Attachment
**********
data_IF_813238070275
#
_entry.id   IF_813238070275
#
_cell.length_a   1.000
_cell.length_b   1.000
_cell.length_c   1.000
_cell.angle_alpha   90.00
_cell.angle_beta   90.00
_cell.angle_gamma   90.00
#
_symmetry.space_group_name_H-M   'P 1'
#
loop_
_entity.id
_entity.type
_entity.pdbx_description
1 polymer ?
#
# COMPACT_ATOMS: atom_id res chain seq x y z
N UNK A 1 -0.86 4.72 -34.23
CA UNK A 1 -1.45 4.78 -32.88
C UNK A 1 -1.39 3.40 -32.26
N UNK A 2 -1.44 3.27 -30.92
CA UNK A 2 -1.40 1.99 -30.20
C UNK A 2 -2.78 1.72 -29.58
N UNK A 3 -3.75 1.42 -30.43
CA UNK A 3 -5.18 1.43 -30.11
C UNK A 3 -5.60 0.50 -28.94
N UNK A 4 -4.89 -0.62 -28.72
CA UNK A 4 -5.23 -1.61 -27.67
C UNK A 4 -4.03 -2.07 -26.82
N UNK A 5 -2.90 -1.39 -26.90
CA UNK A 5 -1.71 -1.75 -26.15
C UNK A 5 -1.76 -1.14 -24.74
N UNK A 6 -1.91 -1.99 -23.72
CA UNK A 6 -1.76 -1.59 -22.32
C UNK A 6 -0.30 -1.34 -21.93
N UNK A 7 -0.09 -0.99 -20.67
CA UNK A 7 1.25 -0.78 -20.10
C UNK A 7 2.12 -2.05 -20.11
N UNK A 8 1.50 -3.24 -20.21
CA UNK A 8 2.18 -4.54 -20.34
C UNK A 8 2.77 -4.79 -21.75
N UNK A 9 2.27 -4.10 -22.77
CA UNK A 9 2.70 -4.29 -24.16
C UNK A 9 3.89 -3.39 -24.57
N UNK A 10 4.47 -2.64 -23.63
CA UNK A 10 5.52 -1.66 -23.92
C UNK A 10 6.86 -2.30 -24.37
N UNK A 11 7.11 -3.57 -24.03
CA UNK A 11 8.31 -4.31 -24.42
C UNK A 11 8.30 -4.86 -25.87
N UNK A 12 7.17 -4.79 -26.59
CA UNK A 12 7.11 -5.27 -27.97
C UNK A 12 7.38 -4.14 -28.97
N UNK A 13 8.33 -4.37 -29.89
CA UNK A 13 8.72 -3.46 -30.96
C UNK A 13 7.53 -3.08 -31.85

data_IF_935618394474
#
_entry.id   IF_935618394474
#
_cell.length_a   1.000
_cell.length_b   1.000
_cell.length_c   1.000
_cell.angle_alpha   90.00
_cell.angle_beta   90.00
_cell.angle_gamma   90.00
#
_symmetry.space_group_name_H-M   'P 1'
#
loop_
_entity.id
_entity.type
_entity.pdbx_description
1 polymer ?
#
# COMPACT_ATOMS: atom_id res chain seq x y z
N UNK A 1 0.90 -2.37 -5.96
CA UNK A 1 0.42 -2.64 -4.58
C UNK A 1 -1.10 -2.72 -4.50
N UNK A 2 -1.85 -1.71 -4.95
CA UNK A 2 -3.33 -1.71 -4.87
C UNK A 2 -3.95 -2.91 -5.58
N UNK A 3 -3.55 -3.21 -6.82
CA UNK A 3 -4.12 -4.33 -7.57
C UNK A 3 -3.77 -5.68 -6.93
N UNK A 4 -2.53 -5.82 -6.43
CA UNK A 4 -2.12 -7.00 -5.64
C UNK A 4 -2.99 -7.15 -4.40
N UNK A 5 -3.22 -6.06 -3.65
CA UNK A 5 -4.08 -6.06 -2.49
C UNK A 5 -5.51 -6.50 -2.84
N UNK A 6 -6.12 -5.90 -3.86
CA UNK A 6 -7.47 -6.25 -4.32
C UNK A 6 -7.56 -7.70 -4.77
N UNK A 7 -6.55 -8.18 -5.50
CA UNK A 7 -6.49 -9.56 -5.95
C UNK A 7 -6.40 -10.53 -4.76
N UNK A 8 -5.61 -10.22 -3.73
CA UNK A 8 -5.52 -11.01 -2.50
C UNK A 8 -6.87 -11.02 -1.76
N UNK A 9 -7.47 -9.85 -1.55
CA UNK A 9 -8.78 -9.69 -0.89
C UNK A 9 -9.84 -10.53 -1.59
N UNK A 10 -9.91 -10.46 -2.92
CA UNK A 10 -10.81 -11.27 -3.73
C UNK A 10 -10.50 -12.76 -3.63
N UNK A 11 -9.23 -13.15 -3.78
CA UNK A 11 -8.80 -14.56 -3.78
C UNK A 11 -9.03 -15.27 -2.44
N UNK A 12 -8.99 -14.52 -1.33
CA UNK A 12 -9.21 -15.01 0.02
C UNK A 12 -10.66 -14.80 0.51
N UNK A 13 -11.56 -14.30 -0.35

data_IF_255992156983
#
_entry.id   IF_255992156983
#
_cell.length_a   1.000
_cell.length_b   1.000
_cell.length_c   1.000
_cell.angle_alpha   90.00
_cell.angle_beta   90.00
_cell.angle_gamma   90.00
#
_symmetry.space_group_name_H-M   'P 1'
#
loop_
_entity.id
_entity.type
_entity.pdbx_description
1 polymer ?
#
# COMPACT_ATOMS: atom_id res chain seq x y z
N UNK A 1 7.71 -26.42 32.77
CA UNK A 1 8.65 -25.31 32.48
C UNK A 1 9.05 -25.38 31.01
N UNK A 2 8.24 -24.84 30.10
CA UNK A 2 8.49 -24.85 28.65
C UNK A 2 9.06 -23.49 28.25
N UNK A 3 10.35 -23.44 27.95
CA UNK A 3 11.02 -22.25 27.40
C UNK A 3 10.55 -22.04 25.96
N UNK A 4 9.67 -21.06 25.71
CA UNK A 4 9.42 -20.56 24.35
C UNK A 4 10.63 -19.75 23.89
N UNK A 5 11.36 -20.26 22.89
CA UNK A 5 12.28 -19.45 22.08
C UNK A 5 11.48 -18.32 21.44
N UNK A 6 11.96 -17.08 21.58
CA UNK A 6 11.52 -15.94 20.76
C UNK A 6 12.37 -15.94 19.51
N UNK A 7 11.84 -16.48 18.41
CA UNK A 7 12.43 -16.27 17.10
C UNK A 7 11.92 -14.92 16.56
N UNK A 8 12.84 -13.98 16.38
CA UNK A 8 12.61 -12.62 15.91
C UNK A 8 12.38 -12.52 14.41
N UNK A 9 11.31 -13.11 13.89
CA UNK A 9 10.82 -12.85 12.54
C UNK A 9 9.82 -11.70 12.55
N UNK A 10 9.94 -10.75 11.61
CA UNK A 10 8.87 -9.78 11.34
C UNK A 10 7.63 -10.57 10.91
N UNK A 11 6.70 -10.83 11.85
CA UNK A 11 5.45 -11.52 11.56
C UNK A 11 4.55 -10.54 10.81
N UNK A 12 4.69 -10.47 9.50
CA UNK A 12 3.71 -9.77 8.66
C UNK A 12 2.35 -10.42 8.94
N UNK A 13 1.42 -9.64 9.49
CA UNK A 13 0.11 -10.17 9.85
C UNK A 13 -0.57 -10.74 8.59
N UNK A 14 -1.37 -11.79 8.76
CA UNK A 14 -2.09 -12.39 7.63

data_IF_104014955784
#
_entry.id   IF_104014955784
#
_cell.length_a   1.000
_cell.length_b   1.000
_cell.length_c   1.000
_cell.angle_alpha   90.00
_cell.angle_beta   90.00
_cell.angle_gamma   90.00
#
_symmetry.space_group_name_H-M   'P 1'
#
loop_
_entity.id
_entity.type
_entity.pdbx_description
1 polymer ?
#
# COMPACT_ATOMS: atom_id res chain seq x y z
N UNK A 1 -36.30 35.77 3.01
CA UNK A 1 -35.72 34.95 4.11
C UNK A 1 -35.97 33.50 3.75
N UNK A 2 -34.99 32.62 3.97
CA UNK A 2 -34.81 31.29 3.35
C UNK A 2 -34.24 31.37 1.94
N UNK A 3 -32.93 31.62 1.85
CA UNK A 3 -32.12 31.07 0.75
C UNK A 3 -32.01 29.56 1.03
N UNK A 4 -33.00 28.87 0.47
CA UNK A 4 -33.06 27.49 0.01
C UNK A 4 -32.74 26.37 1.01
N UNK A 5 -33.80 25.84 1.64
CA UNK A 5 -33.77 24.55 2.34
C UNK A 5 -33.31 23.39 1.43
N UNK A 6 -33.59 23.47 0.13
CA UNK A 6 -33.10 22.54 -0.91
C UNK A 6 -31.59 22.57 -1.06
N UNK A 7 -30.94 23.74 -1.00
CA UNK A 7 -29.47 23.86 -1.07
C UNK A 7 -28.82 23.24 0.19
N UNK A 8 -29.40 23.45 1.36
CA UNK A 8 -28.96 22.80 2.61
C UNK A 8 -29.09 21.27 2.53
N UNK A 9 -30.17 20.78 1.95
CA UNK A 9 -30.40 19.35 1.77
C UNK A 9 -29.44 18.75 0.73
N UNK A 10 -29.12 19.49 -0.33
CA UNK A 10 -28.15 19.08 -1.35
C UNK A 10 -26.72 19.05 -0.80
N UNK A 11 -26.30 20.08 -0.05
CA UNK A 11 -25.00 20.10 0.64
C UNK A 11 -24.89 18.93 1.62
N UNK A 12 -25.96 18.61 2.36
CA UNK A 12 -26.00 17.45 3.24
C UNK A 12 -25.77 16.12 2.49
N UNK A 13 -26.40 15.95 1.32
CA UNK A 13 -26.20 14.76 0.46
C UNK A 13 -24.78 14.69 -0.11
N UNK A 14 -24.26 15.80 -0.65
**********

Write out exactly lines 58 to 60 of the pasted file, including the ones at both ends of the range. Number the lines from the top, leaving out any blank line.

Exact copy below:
CA UNK A 13 8.72 -3.46 -30.96
C UNK A 13 7.53 -3.08 -31.85

data_IF_935618394474